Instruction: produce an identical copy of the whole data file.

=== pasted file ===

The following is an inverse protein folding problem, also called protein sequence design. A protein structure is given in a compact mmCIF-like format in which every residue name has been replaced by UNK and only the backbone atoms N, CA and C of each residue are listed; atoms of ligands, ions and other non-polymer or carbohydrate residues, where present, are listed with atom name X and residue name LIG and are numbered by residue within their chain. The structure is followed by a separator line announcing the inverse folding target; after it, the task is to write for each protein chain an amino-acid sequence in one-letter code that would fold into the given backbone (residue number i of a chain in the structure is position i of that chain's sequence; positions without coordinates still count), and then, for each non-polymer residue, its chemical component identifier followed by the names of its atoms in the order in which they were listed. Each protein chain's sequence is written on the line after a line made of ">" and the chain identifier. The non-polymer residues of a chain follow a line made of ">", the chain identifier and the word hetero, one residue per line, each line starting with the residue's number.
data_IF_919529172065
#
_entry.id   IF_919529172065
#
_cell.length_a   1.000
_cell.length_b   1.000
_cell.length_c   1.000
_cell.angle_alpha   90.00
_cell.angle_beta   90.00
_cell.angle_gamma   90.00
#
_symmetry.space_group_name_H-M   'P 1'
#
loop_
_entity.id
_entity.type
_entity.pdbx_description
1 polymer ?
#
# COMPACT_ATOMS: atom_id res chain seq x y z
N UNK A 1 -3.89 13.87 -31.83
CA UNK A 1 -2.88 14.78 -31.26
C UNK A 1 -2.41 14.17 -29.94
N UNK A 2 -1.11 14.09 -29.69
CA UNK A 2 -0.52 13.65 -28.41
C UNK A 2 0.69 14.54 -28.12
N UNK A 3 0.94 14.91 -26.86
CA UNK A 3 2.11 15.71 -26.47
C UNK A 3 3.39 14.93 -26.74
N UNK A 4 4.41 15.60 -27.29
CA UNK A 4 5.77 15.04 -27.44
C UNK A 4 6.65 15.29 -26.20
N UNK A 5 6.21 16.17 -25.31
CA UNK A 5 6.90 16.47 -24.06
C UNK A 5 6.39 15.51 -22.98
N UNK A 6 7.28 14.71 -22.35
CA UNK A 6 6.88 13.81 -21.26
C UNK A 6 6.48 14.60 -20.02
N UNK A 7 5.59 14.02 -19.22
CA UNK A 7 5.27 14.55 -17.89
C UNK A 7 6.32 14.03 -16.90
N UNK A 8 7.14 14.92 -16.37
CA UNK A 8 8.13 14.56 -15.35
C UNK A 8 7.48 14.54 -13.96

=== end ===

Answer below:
The following is an inverse protein folding problem, also called protein sequence design. A protein structure is given in a compact mmCIF-like format in which every residue name has been replaced by UNK and only the backbone atoms N, CA and C of each residue are listed; atoms of ligands, ions and other non-polymer or carbohydrate residues, where present, are listed with atom name X and residue name LIG and are numbered by residue within their chain. The structure is followed by a separator line announcing the inverse folding target; after it, the task is to write for each protein chain an amino-acid sequence in one-letter code that would fold into the given backbone (residue number i of a chain in the structure is position i of that chain's sequence; positions without coordinates still count), and then, for each non-polymer residue, its chemical component identifier followed by the names of its atoms in the order in which they were listed. Each protein chain's sequence is written on the line after a line made of ">" and the chain identifier. The non-polymer residues of a chain follow a line made of ">", the chain identifier and the word hetero, one residue per line, each line starting with the residue's number.
data_IF_919529172065
#
_entry.id   IF_919529172065
#
_cell.length_a   1.000
_cell.length_b   1.000
_cell.length_c   1.000
_cell.angle_alpha   90.00
_cell.angle_beta   90.00
_cell.angle_gamma   90.00
#
_symmetry.space_group_name_H-M   'P 1'
#
loop_
_entity.id
_entity.type
_entity.pdbx_description
1 polymer ?
#
# COMPACT_ATOMS: atom_id res chain seq x y z
N UNK A 1 -3.89 13.87 -31.83
CA UNK A 1 -2.88 14.78 -31.26
C UNK A 1 -2.41 14.17 -29.94
N UNK A 2 -1.11 14.09 -29.69
CA UNK A 2 -0.52 13.65 -28.41
C UNK A 2 0.69 14.54 -28.12
N UNK A 3 0.94 14.91 -26.86
CA UNK A 3 2.11 15.71 -26.47
C UNK A 3 3.39 14.93 -26.74
N UNK A 4 4.41 15.60 -27.29
CA UNK A 4 5.77 15.04 -27.44
C UNK A 4 6.65 15.29 -26.20
N UNK A 5 6.21 16.17 -25.31
CA UNK A 5 6.90 16.47 -24.06
C UNK A 5 6.39 15.51 -22.98
N UNK A 6 7.28 14.71 -22.35
CA UNK A 6 6.88 13.81 -21.26
C UNK A 6 6.48 14.60 -20.02
N UNK A 7 5.59 14.02 -19.22
CA UNK A 7 5.27 14.55 -17.89
C UNK A 7 6.32 14.03 -16.90
N UNK A 8 7.14 14.92 -16.37
CA UNK A 8 8.13 14.56 -15.35
C UNK A 8 7.48 14.54 -13.96